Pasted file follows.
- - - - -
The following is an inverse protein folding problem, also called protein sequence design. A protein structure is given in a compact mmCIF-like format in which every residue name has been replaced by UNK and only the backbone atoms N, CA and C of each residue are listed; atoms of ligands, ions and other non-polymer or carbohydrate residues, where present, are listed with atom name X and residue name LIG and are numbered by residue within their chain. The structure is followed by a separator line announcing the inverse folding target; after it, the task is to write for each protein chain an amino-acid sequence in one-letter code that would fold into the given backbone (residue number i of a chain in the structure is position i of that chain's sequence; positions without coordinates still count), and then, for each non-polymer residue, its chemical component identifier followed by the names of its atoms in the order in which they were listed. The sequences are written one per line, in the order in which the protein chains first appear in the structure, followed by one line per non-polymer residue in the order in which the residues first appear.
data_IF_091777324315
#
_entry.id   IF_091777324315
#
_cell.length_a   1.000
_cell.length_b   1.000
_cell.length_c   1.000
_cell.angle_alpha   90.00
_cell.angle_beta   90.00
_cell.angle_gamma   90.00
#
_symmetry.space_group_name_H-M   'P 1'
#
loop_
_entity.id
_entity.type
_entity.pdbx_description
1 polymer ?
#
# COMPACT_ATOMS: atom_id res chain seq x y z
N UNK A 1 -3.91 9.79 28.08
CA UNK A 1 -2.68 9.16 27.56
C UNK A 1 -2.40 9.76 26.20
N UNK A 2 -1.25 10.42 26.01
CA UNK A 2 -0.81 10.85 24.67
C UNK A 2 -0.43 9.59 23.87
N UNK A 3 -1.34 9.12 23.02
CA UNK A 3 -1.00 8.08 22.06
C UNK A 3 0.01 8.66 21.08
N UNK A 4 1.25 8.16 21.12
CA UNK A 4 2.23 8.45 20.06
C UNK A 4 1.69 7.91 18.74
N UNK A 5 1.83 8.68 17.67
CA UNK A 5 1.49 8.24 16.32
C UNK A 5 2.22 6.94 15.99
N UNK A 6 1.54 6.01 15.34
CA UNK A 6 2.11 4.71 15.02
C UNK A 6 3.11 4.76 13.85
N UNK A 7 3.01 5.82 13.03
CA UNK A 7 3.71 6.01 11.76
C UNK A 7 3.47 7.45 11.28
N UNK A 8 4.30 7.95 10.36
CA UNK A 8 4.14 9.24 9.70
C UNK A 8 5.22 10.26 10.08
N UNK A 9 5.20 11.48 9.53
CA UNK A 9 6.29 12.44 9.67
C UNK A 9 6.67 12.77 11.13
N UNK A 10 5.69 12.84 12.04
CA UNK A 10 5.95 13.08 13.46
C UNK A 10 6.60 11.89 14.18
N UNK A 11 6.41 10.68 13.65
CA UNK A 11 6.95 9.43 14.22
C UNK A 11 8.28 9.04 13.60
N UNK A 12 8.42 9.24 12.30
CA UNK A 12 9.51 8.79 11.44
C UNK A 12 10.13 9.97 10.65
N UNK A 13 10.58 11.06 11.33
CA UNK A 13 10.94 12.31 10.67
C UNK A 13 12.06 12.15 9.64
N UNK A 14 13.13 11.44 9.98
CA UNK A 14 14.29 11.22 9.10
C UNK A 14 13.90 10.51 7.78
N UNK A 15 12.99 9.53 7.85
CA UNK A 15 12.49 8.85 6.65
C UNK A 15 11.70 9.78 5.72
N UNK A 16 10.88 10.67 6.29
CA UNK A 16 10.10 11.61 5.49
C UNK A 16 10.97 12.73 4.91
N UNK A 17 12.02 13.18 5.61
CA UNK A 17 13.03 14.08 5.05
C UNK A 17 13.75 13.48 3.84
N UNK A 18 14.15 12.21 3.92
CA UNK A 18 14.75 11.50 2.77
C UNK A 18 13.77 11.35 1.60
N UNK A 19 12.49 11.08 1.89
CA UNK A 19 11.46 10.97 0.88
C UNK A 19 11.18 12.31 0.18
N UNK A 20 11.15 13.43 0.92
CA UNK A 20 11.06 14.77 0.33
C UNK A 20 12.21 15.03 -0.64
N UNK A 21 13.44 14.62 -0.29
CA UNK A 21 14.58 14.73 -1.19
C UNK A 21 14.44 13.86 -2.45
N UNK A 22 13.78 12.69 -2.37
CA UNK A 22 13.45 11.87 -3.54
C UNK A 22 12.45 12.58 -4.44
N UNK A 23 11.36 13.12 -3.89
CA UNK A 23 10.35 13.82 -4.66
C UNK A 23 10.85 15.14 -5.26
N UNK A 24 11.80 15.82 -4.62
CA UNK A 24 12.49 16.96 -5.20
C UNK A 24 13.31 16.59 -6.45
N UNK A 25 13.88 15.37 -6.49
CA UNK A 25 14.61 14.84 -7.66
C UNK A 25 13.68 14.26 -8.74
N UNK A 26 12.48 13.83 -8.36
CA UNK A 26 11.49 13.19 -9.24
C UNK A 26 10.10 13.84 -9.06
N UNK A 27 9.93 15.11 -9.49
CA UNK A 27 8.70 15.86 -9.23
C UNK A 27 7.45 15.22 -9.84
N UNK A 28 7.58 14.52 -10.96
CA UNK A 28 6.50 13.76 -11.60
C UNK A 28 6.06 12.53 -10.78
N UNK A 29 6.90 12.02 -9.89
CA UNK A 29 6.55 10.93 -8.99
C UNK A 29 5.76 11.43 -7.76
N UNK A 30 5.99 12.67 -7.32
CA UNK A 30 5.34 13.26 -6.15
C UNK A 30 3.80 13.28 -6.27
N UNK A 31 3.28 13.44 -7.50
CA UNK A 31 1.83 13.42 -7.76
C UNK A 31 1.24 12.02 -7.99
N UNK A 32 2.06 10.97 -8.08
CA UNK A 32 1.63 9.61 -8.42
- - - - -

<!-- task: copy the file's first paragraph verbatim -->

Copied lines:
The following is an inverse protein folding problem, also called protein sequence design. A protein structure is given in a compact mmCIF-like format in which every residue name has been replaced by UNK and only the backbone atoms N, CA and C of each residue are listed; atoms of ligands, ions and other non-polymer or carbohydrate residues, where present, are listed with atom name X and residue name LIG and are numbered by residue within their chain. The structure is followed by a separator line announcing the inverse folding target; after it, the task is to write for each protein chain an amino-acid sequence in one-letter code that would fold into the given backbone (residue number i of a chain in the structure is position i of that chain's sequence; positions without coordinates still count), and then, for each non-polymer residue, its chemical component identifier followed by the names of its atoms in the order in which they were listed. The sequences are written one per line, in the order in which the protein chains first appear in the structure, followed by one line per non-polymer residue in the order in which the residues first appear.